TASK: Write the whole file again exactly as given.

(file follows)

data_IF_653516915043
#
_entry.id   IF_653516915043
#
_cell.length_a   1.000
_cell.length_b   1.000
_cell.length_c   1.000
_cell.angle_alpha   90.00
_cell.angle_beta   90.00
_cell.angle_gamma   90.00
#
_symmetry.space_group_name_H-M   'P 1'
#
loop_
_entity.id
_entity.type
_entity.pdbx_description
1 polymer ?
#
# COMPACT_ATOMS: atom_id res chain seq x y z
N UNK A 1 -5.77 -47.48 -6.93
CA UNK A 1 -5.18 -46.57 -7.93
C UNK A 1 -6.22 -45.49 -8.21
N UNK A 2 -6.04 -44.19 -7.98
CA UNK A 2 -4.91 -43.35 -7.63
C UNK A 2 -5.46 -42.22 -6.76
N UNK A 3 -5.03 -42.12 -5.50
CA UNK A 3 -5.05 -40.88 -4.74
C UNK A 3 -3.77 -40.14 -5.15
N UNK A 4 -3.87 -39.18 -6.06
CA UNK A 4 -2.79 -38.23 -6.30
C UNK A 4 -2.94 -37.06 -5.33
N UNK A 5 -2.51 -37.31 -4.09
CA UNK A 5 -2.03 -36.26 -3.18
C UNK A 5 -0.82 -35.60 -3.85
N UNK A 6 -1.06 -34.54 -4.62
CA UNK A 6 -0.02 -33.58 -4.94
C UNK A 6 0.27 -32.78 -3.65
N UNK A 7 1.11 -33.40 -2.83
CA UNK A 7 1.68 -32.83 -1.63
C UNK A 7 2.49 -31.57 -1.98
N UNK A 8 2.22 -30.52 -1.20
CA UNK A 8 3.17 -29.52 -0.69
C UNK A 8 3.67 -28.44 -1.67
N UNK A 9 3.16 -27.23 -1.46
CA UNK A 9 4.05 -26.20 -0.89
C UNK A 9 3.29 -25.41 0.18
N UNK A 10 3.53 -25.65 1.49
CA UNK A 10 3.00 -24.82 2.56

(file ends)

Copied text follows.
data_IF_653516915043
#
_entry.id   IF_653516915043
#
_cell.length_a   1.000
_cell.length_b   1.000
_cell.length_c   1.000
_cell.angle_alpha   90.00
_cell.angle_beta   90.00
_cell.angle_gamma   90.00
#
_symmetry.space_group_name_H-M   'P 1'
#
loop_
_entity.id
_entity.type
_entity.pdbx_description
1 polymer ?
#
# COMPACT_ATOMS: atom_id res chain seq x y z
N UNK A 1 -5.77 -47.48 -6.93
CA UNK A 1 -5.18 -46.57 -7.93
C UNK A 1 -6.22 -45.49 -8.21
N UNK A 2 -6.04 -44.19 -7.98
CA UNK A 2 -4.91 -43.35 -7.63
C UNK A 2 -5.46 -42.22 -6.76
N UNK A 3 -5.03 -42.12 -5.50
CA UNK A 3 -5.05 -40.88 -4.74
C UNK A 3 -3.77 -40.14 -5.15
N UNK A 4 -3.87 -39.18 -6.06
CA UNK A 4 -2.79 -38.23 -6.30
C UNK A 4 -2.94 -37.06 -5.33
N UNK A 5 -2.51 -37.31 -4.09
CA UNK A 5 -2.03 -36.26 -3.18
C UNK A 5 -0.82 -35.60 -3.85
N UNK A 6 -1.06 -34.54 -4.62
CA UNK A 6 -0.02 -33.58 -4.94
C UNK A 6 0.27 -32.78 -3.65
N UNK A 7 1.11 -33.40 -2.83
CA UNK A 7 1.68 -32.83 -1.63
C UNK A 7 2.49 -31.57 -1.98
N UNK A 8 2.22 -30.52 -1.20
CA UNK A 8 3.17 -29.52 -0.69
C UNK A 8 3.67 -28.44 -1.67
N UNK A 9 3.16 -27.23 -1.46
CA UNK A 9 4.05 -26.20 -0.89
C UNK A 9 3.29 -25.41 0.18
N UNK A 10 3.53 -25.65 1.49
CA UNK A 10 3.00 -24.82 2.56